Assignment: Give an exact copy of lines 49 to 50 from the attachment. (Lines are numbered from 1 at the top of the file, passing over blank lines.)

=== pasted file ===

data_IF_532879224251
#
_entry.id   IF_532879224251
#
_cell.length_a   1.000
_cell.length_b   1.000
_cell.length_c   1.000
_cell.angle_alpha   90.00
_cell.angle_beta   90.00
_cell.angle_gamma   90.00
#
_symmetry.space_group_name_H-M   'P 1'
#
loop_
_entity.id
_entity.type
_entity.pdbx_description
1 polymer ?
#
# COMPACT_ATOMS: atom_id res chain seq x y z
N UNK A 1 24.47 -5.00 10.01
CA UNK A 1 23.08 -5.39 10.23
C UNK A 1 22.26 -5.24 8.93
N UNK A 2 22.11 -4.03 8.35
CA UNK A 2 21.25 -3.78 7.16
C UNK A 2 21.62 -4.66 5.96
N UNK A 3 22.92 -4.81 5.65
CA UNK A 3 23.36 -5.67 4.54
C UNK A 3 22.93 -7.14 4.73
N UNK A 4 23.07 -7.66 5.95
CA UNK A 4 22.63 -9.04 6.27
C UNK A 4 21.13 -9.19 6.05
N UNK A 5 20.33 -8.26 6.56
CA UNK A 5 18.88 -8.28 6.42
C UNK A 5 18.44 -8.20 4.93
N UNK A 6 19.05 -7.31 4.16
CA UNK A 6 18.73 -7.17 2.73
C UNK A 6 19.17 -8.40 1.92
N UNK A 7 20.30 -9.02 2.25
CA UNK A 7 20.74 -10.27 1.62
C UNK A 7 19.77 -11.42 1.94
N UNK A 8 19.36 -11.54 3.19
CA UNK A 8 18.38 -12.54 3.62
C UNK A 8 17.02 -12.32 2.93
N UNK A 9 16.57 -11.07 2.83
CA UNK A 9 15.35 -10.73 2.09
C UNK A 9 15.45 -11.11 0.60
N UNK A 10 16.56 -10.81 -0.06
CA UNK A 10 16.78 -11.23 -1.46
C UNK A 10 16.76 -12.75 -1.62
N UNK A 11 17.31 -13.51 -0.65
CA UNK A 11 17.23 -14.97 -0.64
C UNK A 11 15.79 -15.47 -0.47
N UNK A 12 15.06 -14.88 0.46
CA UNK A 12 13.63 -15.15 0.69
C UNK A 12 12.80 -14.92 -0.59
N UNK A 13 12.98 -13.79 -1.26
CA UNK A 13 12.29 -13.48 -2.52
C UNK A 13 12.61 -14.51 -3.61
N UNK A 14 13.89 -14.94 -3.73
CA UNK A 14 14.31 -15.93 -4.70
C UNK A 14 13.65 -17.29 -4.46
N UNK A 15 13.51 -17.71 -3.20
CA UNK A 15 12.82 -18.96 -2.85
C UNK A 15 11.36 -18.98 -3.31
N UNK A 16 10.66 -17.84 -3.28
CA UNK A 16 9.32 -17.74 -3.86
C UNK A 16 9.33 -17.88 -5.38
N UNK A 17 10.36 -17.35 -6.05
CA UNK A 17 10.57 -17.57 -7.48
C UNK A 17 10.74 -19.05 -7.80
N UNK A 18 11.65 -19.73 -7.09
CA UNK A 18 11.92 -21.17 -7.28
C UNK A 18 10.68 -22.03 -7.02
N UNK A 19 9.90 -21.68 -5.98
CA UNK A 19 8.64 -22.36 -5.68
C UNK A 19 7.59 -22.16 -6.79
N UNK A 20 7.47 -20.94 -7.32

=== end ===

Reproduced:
CA UNK A 10 16.78 -11.23 -1.46
C UNK A 10 16.76 -12.75 -1.62